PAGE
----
Ah… Basic Instruments. Not called Basic because they are any less sophisticated than any other instruments, but basic because we are learning to fly using only instruments (no outside references) at a “basic level.” Basically (no puns) the student shows up at the appropriate time, and sits in a cubicle waiting for a civilian instructor to come and start the brief off. Most of the civilian instructors have been around for a long time. I mean FOREVER. A couple might have even had a hand in inventing the helicopter. Anyways, the brief normally isn’t too hard or painful… which makes sense. This is “basic” instruments. On to the simulator you go (after the instructor gets another cup of coffee and a pee break) and you strap into that metal box. It is actually a really cool simulator, and makes me wish I had millions to spend on a large video game that doesn’t take quarters. The instructor sits in the copilot seat for these sims (the left seat) and gives you some instruction on how to complete the maneuvers. Most of the maneuvers involve changing an altitude, airspeed, heading, or a combination of the three. The degree of how accurate you execute the maneuver is how you are graded. (Think flying in the clouds, no visual horizon, only flying using the instruments in front of you.) BI sims get repetitive, and some of the instructors are… let’s just say not everyone’s favorite. But mastering a few of the maneuvers here is supposed to increase your instrument scan, and make you a better pilot. Enjoy the pics, more to come!

JR… out.

Saturday, September 25, 2010

Confused by my Tactics?

Tactics!  Some say it is the most fun that you will have in Helo Advanced.  Personally, I enjoyed the aerobatics and form flights of Primary, but the Tactics flights were definitely the coolest flights in the Helo to date.

"This block is to introduce you to all the cool things helicopters can do, don't worry... you won't be really good at it." -LT Ahlen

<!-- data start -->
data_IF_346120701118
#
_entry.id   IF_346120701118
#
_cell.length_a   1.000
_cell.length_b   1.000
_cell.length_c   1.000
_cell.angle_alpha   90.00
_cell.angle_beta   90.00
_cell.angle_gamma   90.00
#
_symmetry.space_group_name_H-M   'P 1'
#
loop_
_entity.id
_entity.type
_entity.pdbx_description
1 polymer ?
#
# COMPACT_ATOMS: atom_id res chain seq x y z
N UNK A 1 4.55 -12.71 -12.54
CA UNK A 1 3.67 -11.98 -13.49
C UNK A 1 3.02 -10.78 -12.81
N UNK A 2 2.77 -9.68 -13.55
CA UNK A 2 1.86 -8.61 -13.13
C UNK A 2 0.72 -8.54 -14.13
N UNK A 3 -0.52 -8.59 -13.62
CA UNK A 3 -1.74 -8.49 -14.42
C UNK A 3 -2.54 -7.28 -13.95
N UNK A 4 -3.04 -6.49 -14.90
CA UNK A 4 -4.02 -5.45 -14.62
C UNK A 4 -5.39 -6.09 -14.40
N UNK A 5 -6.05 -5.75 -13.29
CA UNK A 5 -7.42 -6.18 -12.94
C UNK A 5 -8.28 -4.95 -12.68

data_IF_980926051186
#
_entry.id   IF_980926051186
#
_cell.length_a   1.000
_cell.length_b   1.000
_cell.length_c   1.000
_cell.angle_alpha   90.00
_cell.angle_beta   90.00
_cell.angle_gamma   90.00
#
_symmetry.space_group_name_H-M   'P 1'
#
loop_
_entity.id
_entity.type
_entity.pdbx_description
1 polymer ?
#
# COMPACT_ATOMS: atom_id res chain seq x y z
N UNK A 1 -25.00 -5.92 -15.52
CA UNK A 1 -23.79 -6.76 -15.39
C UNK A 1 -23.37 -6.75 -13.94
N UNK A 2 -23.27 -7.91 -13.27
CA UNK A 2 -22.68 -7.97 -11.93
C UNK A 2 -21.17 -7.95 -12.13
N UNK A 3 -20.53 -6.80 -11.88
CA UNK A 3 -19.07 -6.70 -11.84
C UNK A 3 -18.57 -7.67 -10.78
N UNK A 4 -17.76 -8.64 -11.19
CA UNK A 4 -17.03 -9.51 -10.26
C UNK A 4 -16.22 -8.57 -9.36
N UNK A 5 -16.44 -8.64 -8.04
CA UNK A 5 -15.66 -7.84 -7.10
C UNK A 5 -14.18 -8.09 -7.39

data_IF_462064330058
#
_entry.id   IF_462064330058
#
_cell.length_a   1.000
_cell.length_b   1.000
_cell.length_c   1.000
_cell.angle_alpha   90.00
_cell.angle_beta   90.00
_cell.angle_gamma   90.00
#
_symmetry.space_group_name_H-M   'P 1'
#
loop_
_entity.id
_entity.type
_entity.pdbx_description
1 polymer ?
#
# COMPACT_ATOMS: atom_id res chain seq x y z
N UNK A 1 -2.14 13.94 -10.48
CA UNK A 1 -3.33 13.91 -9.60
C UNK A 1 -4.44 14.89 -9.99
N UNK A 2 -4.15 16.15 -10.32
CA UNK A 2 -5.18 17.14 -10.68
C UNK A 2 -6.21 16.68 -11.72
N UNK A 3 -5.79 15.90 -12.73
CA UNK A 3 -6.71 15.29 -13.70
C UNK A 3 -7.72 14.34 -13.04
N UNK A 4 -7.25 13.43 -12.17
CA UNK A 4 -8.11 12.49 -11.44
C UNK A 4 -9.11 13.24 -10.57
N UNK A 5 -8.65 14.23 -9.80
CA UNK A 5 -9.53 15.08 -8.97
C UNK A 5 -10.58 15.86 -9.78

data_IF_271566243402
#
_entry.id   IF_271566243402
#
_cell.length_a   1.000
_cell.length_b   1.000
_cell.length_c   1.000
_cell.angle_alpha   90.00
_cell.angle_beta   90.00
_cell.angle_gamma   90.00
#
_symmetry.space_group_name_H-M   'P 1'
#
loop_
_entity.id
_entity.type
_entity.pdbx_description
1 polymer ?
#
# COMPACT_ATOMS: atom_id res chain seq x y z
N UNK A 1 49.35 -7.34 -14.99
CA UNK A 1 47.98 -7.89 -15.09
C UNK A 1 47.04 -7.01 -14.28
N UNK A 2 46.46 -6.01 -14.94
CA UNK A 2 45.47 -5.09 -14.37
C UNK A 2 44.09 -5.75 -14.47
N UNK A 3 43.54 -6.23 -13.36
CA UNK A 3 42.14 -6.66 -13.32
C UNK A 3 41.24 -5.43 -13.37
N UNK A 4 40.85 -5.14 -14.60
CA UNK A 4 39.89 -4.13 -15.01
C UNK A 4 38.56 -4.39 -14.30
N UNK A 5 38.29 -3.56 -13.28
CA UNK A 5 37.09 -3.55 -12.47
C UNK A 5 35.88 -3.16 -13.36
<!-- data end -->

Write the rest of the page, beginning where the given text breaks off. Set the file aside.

I guess that kind of sums it up.  In this block of training you fly High-Speed Approaches, Confined Area Landings, and External Ops.  They take the doors (the rear doors) off the helo and 2 of the 3 flights you fly with a crewman in the back.  I got to catch a ride to one of our outlying sites and sit in the back with the doors off.  That is probably one of the more enjoyable experiences in my Naval Career so far.  (I wish I was allowed to have taken pictures of that)  I am kind of jealous of the guys that get to do it all of the time.  This block of training starts with the student and the instructor taking the bird out to an outlying field to practice flying into the field at 100 knots, 50 feet, then almost taking out all power and pulling aft stick to slow down to almost a walking speed and land.  It was pretty awesome.  (a normal approach has the helo at 50 knots at the field boundary at 150 feet)  The Confined Area Landings are completed on the next flight, and are basically a steep approach into a wooded area that has a landing site.  The crewman in the back directs you and clears the rear of the aircraft.  The last day is external load training... kind of benign, but it was still enjoyable and good training.  I was able to shoot a little video of our instructor (LT Gomez) demoing the maneuver before I got a shot at it, and in one of the videos a couple sections (group of 2) came in to split the field and land.  Enjoy the video and pics... I'll have more up soon!